Band-Aids for the Corpse

In 1973 Arthur M. Schlesinger, Jr., published The Imperial Presidency.  He argued that the stretching of presidential power by Democrats Roosevelt and Truman had been necessary and benevolent, but that such behavior by Nixon was a dark threat to the commonwealth.  Schlesinger’s childishly partisan and superficial tirade was soon forgotten.  Time has moved on, and serial murders of constitutional government by Bush minor and Obama have made Nixon’s offenses look like jaywalking.

F.H. Buckley, professor of law at George Mason University, is rightly alarmed by present trends and admirably free of party propaganda.  He realizes that Democrats as well as Republicans have contributed to the imperial presidency and provides good recent examples of this.  He is correct also that presidents cannot abuse power without being enabled by Congress and, sometimes, the Supreme Court.  This point was made repeatedly by John C. Calhoun, but the author has only one slighting, irrelevant, and erroneous reference to Calhoun in his discussion.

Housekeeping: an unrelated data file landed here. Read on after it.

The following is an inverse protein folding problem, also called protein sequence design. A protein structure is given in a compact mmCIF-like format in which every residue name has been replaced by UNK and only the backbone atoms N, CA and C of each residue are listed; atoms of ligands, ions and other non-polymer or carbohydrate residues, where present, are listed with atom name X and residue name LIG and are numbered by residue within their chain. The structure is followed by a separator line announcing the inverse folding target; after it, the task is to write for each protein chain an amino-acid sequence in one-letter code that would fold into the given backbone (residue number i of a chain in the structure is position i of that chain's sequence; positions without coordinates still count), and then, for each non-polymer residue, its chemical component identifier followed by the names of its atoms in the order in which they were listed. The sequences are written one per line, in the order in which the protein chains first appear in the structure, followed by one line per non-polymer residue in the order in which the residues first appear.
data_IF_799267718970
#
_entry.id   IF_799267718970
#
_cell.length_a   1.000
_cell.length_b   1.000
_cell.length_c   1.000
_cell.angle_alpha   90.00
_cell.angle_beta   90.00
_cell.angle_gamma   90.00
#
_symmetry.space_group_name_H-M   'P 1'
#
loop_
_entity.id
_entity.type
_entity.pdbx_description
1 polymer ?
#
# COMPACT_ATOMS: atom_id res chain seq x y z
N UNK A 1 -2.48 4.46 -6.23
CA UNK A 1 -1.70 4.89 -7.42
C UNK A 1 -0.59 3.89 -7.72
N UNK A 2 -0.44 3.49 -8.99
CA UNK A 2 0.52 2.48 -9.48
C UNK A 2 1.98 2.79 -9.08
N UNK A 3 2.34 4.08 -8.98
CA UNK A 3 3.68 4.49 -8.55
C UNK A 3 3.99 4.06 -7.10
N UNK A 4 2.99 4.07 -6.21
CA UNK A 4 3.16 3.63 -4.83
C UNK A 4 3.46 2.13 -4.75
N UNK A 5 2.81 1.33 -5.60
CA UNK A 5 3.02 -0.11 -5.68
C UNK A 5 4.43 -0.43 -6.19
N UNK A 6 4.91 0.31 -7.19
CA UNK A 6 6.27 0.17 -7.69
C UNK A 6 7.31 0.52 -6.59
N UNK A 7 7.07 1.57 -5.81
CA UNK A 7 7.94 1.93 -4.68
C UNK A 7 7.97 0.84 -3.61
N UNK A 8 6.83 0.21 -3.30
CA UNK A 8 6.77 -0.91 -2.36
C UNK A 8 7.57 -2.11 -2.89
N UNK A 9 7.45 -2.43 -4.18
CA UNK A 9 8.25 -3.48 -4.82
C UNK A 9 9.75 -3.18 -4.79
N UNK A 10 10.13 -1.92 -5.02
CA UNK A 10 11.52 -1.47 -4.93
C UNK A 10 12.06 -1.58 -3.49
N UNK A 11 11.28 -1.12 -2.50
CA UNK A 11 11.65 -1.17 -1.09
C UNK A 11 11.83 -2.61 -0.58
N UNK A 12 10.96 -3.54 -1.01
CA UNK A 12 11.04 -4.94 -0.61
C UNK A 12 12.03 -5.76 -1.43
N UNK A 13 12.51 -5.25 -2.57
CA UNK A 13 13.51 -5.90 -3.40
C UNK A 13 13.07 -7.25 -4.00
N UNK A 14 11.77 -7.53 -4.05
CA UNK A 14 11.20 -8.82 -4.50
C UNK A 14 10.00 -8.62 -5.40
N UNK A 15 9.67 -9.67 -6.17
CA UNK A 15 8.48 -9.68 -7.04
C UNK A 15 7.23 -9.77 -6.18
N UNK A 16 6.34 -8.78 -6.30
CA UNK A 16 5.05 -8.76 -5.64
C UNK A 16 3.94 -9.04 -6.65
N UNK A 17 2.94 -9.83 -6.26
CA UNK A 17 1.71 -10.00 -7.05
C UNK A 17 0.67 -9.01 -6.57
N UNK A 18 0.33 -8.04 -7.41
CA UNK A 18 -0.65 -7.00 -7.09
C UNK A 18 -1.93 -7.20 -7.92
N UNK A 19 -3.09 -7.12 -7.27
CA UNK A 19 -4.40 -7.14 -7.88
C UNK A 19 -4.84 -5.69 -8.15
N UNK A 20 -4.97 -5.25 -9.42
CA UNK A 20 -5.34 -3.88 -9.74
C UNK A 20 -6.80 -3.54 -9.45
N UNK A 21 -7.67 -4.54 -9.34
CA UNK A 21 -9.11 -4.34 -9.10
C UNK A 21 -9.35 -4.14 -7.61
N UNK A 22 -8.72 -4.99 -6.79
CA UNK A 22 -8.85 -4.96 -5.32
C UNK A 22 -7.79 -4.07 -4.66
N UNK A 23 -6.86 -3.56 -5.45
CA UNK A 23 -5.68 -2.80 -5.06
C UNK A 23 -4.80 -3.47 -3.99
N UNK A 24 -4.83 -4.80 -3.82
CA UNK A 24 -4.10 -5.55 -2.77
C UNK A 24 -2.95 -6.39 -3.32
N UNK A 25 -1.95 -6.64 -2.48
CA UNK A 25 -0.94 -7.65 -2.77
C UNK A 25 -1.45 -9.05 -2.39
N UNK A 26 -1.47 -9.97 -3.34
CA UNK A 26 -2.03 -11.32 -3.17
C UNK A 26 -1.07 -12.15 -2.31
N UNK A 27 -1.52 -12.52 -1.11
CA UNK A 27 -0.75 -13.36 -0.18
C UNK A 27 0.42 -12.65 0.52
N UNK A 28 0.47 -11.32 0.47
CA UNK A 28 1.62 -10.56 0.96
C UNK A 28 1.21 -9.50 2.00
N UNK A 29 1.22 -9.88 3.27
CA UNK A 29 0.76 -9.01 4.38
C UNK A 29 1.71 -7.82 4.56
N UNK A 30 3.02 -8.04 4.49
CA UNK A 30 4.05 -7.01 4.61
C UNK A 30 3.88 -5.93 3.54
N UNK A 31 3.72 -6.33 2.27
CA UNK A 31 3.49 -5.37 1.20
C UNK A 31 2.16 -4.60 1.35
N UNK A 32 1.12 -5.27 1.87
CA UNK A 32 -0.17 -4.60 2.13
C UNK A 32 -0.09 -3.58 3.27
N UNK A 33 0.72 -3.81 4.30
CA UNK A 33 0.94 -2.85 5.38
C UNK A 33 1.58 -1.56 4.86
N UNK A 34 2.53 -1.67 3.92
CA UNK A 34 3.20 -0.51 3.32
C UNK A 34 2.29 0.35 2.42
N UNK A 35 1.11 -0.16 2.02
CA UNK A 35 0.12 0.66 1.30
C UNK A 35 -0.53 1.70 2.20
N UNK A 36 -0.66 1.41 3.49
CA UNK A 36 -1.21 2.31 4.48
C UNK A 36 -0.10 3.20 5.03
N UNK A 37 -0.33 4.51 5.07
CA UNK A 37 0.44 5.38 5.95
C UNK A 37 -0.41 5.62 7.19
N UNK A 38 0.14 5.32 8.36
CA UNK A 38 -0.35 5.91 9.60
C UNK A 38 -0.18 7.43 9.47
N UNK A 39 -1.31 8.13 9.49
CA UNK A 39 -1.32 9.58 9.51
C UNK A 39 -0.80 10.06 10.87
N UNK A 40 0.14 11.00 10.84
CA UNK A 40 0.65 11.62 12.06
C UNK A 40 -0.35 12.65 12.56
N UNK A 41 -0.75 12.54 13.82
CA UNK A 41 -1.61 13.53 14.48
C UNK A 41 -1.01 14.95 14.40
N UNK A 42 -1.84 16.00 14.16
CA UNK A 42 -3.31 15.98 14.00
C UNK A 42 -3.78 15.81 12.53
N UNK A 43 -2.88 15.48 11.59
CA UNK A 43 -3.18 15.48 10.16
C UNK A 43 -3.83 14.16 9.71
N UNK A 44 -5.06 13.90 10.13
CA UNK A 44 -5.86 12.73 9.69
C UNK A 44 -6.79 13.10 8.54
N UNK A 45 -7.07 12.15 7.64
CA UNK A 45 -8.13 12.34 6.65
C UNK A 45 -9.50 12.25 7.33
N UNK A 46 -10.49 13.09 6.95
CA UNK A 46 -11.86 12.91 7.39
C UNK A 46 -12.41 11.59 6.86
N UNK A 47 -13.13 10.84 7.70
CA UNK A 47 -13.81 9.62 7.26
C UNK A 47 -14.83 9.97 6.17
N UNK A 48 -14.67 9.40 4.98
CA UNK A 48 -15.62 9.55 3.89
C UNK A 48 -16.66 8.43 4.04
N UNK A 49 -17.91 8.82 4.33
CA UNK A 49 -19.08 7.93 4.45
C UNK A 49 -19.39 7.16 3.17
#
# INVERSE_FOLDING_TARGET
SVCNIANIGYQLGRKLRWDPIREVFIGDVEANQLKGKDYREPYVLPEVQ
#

The author is also correct that the Separation of Powers doctrine has been overemphasized, and that the Founding Fathers for the most part favored and expected legislative supremacy.  But in elaborate surveys of American and British political thought about the Separation of Powers, he is blithely unaware that John Taylor of Caroline and John Randolph...

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